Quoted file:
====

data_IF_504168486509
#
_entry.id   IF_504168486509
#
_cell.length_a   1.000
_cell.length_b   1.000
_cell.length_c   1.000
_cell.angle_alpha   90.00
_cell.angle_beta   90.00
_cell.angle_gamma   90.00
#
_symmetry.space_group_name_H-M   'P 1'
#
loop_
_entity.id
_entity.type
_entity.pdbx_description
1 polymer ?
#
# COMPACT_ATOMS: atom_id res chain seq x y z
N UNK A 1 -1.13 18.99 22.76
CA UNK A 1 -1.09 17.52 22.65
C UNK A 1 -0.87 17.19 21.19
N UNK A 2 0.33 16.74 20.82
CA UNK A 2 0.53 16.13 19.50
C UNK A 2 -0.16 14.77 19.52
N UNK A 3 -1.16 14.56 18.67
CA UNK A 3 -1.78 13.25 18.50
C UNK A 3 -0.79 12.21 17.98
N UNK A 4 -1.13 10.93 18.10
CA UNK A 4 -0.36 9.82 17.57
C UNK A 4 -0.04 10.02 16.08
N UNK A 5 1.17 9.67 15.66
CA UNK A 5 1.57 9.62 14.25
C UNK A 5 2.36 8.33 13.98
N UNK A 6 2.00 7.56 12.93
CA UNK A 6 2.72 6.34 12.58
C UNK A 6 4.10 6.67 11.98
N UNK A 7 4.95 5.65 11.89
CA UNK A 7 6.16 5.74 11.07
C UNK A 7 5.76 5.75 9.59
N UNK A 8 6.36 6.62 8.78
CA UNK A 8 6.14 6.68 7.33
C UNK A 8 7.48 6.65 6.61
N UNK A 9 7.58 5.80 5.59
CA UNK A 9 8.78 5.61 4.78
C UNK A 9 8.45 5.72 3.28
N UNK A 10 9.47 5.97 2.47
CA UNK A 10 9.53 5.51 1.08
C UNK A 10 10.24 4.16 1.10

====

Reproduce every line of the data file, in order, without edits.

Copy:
data_IF_504168486509
#
_entry.id   IF_504168486509
#
_cell.length_a   1.000
_cell.length_b   1.000
_cell.length_c   1.000
_cell.angle_alpha   90.00
_cell.angle_beta   90.00
_cell.angle_gamma   90.00
#
_symmetry.space_group_name_H-M   'P 1'
#
loop_
_entity.id
_entity.type
_entity.pdbx_description
1 polymer ?
#
# COMPACT_ATOMS: atom_id res chain seq x y z
N UNK A 1 -1.13 18.99 22.76
CA UNK A 1 -1.09 17.52 22.65
C UNK A 1 -0.87 17.19 21.19
N UNK A 2 0.33 16.74 20.82
CA UNK A 2 0.53 16.13 19.50
C UNK A 2 -0.16 14.77 19.52
N UNK A 3 -1.16 14.56 18.67
CA UNK A 3 -1.78 13.25 18.50
C UNK A 3 -0.79 12.21 17.98
N UNK A 4 -1.13 10.93 18.10
CA UNK A 4 -0.36 9.82 17.57
C UNK A 4 -0.04 10.02 16.08
N UNK A 5 1.17 9.67 15.66
CA UNK A 5 1.57 9.62 14.25
C UNK A 5 2.36 8.33 13.98
N UNK A 6 2.00 7.56 12.93
CA UNK A 6 2.72 6.34 12.58
C UNK A 6 4.10 6.67 11.98
N UNK A 7 4.95 5.65 11.89
CA UNK A 7 6.16 5.74 11.07
C UNK A 7 5.76 5.75 9.59
N UNK A 8 6.36 6.62 8.78
CA UNK A 8 6.14 6.68 7.33
C UNK A 8 7.48 6.65 6.61
N UNK A 9 7.58 5.80 5.59
CA UNK A 9 8.78 5.61 4.78
C UNK A 9 8.45 5.72 3.28
N UNK A 10 9.47 5.97 2.47
CA UNK A 10 9.53 5.51 1.08
C UNK A 10 10.24 4.16 1.10